When going through the process of preparing your home for sale, there are a lot of decisions to be made. One such decision centers around whether you plan to leave your appliances behind—or take them with you.
Which Appliances Are Generally Sold With a House?
Appliances such as the furnace, HVAC system, stove and dishwasher are typically included in the sale of a home. They’re integrated into a house and would therefore be difficult to remove, transport and install in another location. In addition, these appliances were purchased to fit spaces of specific sizes. If they’re removed, the buyer might struggle to find new appliances to fit into those spaces. Before making a final decision, you’ll also want to be sure that any appliances you plan to bring with you fit into your new home.
Where the Seller Has Discretion
With other appliances, such as the refrigerator, washer and dryer, the homeowner often has the freedom to decide whether to leave them or take them, but other factors can come into play. For example, if an appliance was bought because it fit perfectly in a room and matched the color and style of the home, prospective buyers would likely expect it to be included in the transaction. They may even be disappointed when they come to find out that the seller is planning on taking the appliance with them.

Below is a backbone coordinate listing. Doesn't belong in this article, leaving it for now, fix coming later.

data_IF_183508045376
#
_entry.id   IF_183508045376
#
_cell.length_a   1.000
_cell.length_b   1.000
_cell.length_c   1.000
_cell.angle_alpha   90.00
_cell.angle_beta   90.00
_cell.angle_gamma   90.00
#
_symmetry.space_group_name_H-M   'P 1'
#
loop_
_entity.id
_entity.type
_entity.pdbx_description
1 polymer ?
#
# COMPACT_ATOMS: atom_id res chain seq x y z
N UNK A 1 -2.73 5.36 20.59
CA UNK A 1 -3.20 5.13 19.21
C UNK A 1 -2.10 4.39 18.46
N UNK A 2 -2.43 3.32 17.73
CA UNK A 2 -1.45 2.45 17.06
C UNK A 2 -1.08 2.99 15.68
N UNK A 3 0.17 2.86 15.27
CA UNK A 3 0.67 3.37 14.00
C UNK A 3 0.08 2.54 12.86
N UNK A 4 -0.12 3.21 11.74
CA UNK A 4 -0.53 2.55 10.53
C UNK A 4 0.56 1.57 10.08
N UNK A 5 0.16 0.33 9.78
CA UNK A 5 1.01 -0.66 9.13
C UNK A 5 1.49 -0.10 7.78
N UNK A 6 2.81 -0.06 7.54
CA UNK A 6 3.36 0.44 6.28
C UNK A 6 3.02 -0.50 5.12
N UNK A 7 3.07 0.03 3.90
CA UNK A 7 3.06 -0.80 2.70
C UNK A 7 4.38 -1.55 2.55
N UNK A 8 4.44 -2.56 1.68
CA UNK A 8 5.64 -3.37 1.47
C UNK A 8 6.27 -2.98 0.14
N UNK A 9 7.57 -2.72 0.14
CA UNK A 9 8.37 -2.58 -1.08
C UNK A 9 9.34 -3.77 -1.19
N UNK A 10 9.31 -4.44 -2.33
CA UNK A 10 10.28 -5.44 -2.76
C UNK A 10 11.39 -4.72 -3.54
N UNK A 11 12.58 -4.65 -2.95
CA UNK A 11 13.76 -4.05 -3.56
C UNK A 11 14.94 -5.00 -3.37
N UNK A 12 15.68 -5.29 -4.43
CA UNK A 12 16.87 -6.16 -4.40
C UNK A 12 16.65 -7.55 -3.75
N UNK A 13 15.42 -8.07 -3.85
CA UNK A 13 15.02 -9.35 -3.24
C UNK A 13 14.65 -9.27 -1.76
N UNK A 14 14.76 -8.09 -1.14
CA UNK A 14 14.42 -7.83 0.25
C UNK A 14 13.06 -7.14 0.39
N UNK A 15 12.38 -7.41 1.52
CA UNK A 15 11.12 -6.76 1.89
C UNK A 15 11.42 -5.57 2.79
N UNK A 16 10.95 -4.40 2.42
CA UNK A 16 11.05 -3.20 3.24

How to Decide Whether to Take or Leave Your Appliances
If you’re moving to a new home nearby, transporting appliances might not be that hard. For a move to another state, however, it could be a major inconvenience. In addition to transportation costs, a long-distance trip would increase the possibility of an accident that could damage the appliances before they arrive at their final destination. If you’ll be moving far away, you can save money and avoid a lot of hassle by purchasing new appliances and having them delivered directly to your new home. Better yet, if the home you’re purchasing is already equipped with appliances, you won’t have to worry about purchasing your own.
If you have an expensive appliance—or one that you bought for a specific purpose, but the average homeowner would be unlikely to use or appreciate it as much as you do—you may want to take it with you. You might also decide to keep appliances because they were handed down from family members, are unique in some way, or have sentimental value.
Talk to Your Agent
Before you put your house on the market, you’ll need to decide which appliances you want to sell with the house, and which you want to take with you—all of which should be included in the listing. If a seller asks you to leave some appliances behind, the issue can be negotiated and reflected in the contract and sales price. If you’re not sure what to do with your appliances, talk to your real estate agent to come up with the best solution for your particular situation.